Haggerty: Ellsbury an MVP candidate

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Haggerty: Ellsbury an MVP candidate

By Joe Haggerty
CSNNE.com Bruins Insider Follow @hackswithhaggs
BOSTON Jacoby Ellsbury as a candidate for American League MVP?

It might seem a little crazy for a guy that had 20 career home runs headed into this season and played a grand total of 18 games last year for Boston, but take a gander at the unfiltered numbers that the talented centerfielder is putting together.

Ellsbury isnt a full-fledged candidate quite yet, but hes beginning to make his opening MVP arguments in the dog days of summer, which tend to separate the contenders from the pretenders.

The fleet-footed centerfielder added a few more lines to his Im Pretty Awesome resume on Saturday night with a modest two-run single up the middle in the seventh inning a base knock that only accounted for the tying and go-ahead runs in a 3-1 come-from-behind victory over the Mariners at Fenway Park.

Two outs and two strikes were no problem for Ellsbury in that game-turning at-bat against the Ms, and it hasnt been an issue all season. The centerfielder is hitting .271 in all two-strike counts this season, and has shown the pluck to fight off pitchers' counts like he couldnt in seasons past.

Hes been good in all situations, but hes really pretty special right now, said Terry Francona. Hes got the guy behind him in Pedroia that you know they dont want to face. Its exciting to watch. I just think hes getting more comfortable as a hitter deep into the count.

Its a big reason hes a better hitter. Most good hitters, the more pitches they see they get better. They get more dangerous. But you have to feel good about yourself to do that.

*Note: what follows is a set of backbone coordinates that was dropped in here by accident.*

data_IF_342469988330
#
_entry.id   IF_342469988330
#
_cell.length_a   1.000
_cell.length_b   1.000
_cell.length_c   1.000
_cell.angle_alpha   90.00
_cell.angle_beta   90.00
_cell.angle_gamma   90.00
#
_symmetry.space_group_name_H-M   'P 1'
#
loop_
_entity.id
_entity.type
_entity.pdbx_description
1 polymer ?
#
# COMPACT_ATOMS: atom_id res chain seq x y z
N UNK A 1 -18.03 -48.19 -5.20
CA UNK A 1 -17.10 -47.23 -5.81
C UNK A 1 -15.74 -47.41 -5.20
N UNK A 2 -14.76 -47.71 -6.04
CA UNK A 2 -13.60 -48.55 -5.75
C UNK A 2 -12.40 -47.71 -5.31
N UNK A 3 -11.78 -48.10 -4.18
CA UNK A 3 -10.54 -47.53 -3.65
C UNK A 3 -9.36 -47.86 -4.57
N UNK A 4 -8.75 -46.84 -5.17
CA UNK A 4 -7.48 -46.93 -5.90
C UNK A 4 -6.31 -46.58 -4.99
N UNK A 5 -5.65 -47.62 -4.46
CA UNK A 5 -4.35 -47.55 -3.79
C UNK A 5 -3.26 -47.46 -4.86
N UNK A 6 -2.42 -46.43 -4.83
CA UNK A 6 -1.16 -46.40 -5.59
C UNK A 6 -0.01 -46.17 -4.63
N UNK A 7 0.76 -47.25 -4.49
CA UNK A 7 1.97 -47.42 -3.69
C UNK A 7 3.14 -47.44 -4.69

He also very nearly dazzled the Fenway crowd with a sliding catch to lead off the ninth inning, protecting the two-run lead before the ball squirted out of his glove, but hell have to save the Superman role for another night apparently. It wasnt so much about the defense for Ellsbury on this night as much as it was about the clutch situations and the run production a pair of things that practically scream out MVP.

Ellsbury has jacked seven home runs and driven in 17 runs during a prolific month of July, and his .515 slugging percentage on the season puts him well ahead of Alex Rodriguez, Robinson Cano, Ryan Howard, Mark Teixeira, Justin Upton and a whole host of sluggers with overpowering big league reputations.

None of them are cobbling together the kind of campaign that Ellsbury is as he continues to sit in the middle of everything that the Red Sox are accomplishing while building their lead in the AL East. It would appear the pressure, the hurt and the criticism aimed at the athletically gifted 27-year-old during last years struggles with fractured ribs have transformed Ellsbury into a true baseball diamond.